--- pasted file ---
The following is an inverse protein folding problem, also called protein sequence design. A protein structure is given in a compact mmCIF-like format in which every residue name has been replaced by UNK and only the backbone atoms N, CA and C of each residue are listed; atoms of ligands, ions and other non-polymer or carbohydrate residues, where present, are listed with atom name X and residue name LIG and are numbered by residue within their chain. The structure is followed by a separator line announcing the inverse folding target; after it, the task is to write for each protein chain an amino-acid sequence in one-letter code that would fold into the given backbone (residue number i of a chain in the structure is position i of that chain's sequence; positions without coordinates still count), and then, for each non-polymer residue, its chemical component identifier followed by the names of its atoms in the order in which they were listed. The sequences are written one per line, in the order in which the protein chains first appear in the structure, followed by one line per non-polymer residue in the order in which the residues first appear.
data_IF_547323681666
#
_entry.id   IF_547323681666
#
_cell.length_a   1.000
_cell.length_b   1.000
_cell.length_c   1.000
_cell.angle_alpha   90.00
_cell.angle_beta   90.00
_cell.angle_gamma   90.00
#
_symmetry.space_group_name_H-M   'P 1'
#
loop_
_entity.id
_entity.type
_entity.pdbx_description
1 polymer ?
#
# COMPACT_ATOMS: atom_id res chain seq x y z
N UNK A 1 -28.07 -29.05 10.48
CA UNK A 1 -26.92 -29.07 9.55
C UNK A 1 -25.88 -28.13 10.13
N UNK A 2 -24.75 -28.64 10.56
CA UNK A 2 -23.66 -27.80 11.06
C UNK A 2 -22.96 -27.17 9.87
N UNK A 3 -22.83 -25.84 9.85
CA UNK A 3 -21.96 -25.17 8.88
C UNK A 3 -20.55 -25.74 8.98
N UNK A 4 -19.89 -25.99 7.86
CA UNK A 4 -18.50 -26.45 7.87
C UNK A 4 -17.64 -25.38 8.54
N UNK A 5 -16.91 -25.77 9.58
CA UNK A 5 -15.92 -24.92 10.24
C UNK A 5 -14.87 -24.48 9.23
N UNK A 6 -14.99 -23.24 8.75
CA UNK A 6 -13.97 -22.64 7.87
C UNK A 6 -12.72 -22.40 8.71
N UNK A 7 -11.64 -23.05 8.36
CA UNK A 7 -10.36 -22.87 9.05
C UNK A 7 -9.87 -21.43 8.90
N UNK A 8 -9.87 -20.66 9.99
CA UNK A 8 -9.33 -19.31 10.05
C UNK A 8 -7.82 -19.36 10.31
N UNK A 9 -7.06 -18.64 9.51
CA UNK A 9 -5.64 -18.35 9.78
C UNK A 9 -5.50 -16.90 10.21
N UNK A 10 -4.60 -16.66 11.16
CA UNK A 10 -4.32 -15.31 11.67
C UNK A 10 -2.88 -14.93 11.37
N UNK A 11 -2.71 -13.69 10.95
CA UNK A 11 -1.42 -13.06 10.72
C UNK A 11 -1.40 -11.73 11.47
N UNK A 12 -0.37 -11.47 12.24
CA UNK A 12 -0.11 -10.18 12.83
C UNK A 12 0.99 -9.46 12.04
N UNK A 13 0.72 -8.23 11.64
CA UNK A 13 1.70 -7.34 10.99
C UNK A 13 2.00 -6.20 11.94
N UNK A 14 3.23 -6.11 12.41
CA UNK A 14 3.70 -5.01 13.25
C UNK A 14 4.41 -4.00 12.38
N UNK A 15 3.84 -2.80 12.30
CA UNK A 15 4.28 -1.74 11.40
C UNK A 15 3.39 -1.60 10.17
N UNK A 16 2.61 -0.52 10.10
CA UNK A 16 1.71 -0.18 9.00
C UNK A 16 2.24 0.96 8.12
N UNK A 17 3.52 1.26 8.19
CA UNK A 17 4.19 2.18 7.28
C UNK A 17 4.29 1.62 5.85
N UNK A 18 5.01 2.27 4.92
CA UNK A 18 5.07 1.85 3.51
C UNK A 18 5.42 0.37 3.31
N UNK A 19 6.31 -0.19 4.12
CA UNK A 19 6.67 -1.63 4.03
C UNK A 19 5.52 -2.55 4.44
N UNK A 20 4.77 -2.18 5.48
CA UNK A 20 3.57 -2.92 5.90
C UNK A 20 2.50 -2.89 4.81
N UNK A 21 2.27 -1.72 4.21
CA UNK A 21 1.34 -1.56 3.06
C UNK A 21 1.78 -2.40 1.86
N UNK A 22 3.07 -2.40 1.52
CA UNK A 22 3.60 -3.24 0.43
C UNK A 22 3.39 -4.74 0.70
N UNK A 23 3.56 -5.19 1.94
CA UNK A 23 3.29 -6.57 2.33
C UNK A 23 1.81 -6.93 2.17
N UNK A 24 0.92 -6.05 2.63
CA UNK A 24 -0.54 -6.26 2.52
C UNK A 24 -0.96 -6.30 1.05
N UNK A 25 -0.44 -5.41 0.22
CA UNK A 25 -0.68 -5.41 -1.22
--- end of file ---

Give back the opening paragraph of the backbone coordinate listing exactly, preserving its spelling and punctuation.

The following is an inverse protein folding problem, also called protein sequence design. A protein structure is given in a compact mmCIF-like format in which every residue name has been replaced by UNK and only the backbone atoms N, CA and C of each residue are listed; atoms of ligands, ions and other non-polymer or carbohydrate residues, where present, are listed with atom name X and residue name LIG and are numbered by residue within their chain. The structure is followed by a separator line announcing the inverse folding target; after it, the task is to write for each protein chain an amino-acid sequence in one-letter code that would fold into the given backbone (residue number i of a chain in the structure is position i of that chain's sequence; positions without coordinates still count), and then, for each non-polymer residue, its chemical component identifier followed by the names of its atoms in the order in which they were listed. The sequences are written one per line, in the order in which the protein chains first appear in the structure, followed by one line per non-polymer residue in the order in which the residues first appear.